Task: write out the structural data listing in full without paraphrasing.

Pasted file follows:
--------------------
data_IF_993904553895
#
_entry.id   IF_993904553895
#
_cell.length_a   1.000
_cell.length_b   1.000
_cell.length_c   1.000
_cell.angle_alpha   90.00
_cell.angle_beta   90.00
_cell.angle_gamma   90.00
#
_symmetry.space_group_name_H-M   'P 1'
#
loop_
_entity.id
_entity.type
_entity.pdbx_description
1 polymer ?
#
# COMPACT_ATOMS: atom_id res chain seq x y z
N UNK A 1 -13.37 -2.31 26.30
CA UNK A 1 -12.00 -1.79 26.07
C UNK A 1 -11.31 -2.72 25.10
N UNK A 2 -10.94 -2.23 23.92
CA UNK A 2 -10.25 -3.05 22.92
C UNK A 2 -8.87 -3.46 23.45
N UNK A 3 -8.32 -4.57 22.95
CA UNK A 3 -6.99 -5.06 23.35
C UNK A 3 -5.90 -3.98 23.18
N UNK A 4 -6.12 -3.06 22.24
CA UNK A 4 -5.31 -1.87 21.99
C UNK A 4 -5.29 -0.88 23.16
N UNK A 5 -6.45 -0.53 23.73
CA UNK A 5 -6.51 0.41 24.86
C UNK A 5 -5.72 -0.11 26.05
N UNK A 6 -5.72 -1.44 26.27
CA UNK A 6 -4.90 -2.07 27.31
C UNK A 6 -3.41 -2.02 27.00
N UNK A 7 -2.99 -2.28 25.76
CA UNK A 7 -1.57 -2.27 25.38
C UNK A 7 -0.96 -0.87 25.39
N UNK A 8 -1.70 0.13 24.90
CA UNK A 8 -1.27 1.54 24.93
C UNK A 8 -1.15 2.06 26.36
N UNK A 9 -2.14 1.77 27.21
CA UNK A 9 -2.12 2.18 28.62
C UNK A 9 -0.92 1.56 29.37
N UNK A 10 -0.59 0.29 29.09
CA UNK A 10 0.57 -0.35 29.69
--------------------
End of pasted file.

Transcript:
data_IF_993904553895
#
_entry.id   IF_993904553895
#
_cell.length_a   1.000
_cell.length_b   1.000
_cell.length_c   1.000
_cell.angle_alpha   90.00
_cell.angle_beta   90.00
_cell.angle_gamma   90.00
#
_symmetry.space_group_name_H-M   'P 1'
#
loop_
_entity.id
_entity.type
_entity.pdbx_description
1 polymer ?
#
# COMPACT_ATOMS: atom_id res chain seq x y z
N UNK A 1 -13.37 -2.31 26.30
CA UNK A 1 -12.00 -1.79 26.07
C UNK A 1 -11.31 -2.72 25.10
N UNK A 2 -10.94 -2.23 23.92
CA UNK A 2 -10.25 -3.05 22.92
C UNK A 2 -8.87 -3.46 23.45
N UNK A 3 -8.32 -4.57 22.95
CA UNK A 3 -6.99 -5.06 23.35
C UNK A 3 -5.90 -3.98 23.18
N UNK A 4 -6.12 -3.06 22.24
CA UNK A 4 -5.31 -1.87 21.99
C UNK A 4 -5.29 -0.88 23.16
N UNK A 5 -6.45 -0.53 23.73
CA UNK A 5 -6.51 0.41 24.86
C UNK A 5 -5.72 -0.11 26.05
N UNK A 6 -5.72 -1.44 26.27
CA UNK A 6 -4.90 -2.07 27.31
C UNK A 6 -3.41 -2.02 27.00
N UNK A 7 -2.99 -2.28 25.76
CA UNK A 7 -1.57 -2.27 25.38
C UNK A 7 -0.96 -0.87 25.39
N UNK A 8 -1.70 0.13 24.90
CA UNK A 8 -1.27 1.54 24.93
C UNK A 8 -1.15 2.06 26.36
N UNK A 9 -2.14 1.77 27.21
CA UNK A 9 -2.12 2.18 28.62
C UNK A 9 -0.92 1.56 29.37
N UNK A 10 -0.59 0.29 29.09
CA UNK A 10 0.57 -0.35 29.69